Calling all Math Geeks: Factoring Sustainability into the Optimal Room Rate

Published in Travindy on 27-Nov-2017

The Journal of Hospitality Marketing & Management recently published a theoretical model for the relationship between room rate and sustainability.[1] The study, which focuses on top line impact of sustainability, accounts for demand, price sensitivity, sustainability effort and costs, sustainability willingness to pay and demand, variable and fixed hotel costs. The authors determined factors that affect optimal room rate.

The negative factors were general price sensitivity, lower willingness to pay for sustainability, and the cost sustainability. Probably not surprising. We already know that higher price sensitivity tends to relate to lower room rates. This study shows higher price elasticity related to less investment in sustainability, which is more likely to occur in economy and budget hotels than in the luxury or midscale markets.

The three positive factors were:

  • Hotel capacity, or primary demand. Large hotels not only have higher capacity but also the staff and financial means to implement, maintain, and grow sustainability. This relates to the effort factor.
  • Customers’ sensitivity to sustainability. Recognition and preference for certain activities and features results in willingness to pay a premium.
  • Type of demand. Hotels with a blend of leisure and business customers, based on events and seasonal draw are more likely to see positive relationship between room rate and sustainability.  

There is also a positive feedback loop effect: More investment in sustainability improves ability to implement (effort) and increases demand and willingness to pay. This leads to greater ability to invest. At a certain point however, there is a point of diminishing return, but improved efficiency in integrating sustainability results in costs savings that enable the hotel to hold prices at an optimal level, increasing demand and allowing for more sustainability.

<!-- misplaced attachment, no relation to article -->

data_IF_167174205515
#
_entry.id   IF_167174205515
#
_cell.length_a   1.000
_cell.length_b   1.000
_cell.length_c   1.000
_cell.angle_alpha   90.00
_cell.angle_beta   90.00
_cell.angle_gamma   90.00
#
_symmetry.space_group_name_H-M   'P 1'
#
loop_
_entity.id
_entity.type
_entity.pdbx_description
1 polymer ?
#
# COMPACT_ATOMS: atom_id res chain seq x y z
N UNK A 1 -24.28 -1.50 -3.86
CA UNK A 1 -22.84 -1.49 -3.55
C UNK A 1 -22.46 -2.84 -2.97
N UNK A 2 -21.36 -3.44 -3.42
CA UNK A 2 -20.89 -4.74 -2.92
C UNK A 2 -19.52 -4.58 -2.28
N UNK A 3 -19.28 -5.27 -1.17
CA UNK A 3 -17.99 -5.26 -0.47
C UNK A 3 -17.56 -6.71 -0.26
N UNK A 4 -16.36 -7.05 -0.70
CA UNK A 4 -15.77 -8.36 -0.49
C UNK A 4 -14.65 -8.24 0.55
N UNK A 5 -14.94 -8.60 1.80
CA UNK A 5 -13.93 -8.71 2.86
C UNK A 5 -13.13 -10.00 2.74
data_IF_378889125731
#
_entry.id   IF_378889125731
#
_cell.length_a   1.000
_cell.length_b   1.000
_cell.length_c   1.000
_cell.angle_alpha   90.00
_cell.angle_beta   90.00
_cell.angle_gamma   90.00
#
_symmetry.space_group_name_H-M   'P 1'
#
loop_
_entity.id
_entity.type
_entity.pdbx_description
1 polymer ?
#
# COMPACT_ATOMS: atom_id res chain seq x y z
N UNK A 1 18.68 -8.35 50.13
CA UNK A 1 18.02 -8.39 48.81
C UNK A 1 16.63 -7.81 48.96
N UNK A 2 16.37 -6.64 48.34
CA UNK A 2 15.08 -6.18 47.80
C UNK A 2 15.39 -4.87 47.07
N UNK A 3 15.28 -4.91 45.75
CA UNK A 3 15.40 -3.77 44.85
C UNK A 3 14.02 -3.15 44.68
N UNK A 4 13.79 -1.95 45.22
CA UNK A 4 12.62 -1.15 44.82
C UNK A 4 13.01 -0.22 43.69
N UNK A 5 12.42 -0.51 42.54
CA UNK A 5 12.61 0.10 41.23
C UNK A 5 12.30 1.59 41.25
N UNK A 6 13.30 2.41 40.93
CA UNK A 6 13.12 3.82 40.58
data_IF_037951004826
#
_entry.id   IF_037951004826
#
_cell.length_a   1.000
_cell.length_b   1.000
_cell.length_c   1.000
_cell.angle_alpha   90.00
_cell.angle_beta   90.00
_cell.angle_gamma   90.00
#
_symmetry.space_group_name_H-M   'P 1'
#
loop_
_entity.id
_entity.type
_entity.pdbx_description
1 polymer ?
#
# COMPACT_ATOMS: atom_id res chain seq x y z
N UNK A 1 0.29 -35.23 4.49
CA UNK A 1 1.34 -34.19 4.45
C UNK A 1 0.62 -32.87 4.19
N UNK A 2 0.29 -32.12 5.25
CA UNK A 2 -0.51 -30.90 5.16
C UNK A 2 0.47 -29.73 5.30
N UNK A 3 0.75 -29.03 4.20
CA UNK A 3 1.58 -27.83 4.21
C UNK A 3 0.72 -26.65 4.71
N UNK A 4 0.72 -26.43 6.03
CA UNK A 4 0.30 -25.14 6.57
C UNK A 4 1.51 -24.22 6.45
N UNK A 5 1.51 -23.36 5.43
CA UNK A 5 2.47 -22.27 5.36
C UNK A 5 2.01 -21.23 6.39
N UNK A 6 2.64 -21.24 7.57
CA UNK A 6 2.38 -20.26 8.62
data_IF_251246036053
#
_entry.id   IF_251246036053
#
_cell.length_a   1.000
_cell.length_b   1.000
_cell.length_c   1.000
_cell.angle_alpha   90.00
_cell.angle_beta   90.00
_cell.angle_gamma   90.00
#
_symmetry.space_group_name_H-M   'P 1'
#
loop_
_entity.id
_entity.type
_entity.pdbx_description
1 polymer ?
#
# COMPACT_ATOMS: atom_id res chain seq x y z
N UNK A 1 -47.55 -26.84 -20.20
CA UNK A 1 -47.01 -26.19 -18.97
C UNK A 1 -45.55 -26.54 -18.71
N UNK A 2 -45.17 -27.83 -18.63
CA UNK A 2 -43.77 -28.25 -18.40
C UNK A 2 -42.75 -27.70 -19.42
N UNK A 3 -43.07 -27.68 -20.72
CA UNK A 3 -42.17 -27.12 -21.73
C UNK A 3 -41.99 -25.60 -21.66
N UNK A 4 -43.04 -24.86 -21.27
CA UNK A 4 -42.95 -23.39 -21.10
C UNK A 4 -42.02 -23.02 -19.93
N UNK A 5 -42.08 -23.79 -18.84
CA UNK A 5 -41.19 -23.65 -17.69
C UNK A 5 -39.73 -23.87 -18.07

Takeaway for Owners

Sustainability programs tend to be set at a corporate level within companies that own or manage a diverse set of properties, and one size does not fit all. Many owners have a mixed portfolio that includes a range of property sizes, market conditions (demand generators, competitors, etc.), brands, and star levels. Executives can use this research to create a sustainability strategy that accounts for these differences.

For example, there may be a subset of hotels that get minimal sustainability upgrades with sufficient cost savings to maintain or lower room rates. Another subset of properties will have a more integrated and intensive approach to sustainability because the macro and micro conditions produce the positive feedback loop presented above. Executives deeply committed to sustainability may even choose to require properties in their portfolio support an ongoing, profitable investment in environmental and social initiatives.

Similarly, revenue managers need to account for such factors. Using industry and past performance data, they can create what-if scenarios to optimize prices based on the input they already use, plus sustainability as an influencing factor.


There are two downsides to point out. One relates to results of the study; the other relates to the methodology.

First, for economy and budget hotels, the revenue argument is not strong. We need research and tools that demonstrate the ROI in terms of employee retention and performance, and costs savings (many of which are well documented, and others in need of more research and data). The news is not all bad for sustainability advocates in this category; it just means using different models and approaches to make the business case.

Second, a weakness of the study is that “sustainability effort” is both complex and vague. The idea is that as a hotel gets more adept at executing sustainability efforts, the effectiveness and efficiency improve. But putting numbers or a rating to this can be complicated. Financial decision makers may need to do some research and data gathering to determine “effort level.” Furthermore, the authors recognize that sustainability could be broken down into social and environmental. Other studies show willingness to pay is higher for some sustainability efforts than others.

Calling All Math Geeks

If you’re a numbers-oriented person and not afraid of a scary looking equation, I recommend you read the full article and test the theory using your own data. I would love to hear about both the results and the experience of gathering the data and calculating your optimal room rate.

[1] Xu, X., Xiao, G., & Gursoy, D. (2017). Maximizing profits through optimal pricing and sustainability strategies: A joint optimization approach. Journal of Hospitality Marketing & Management, 26(4), 395–415.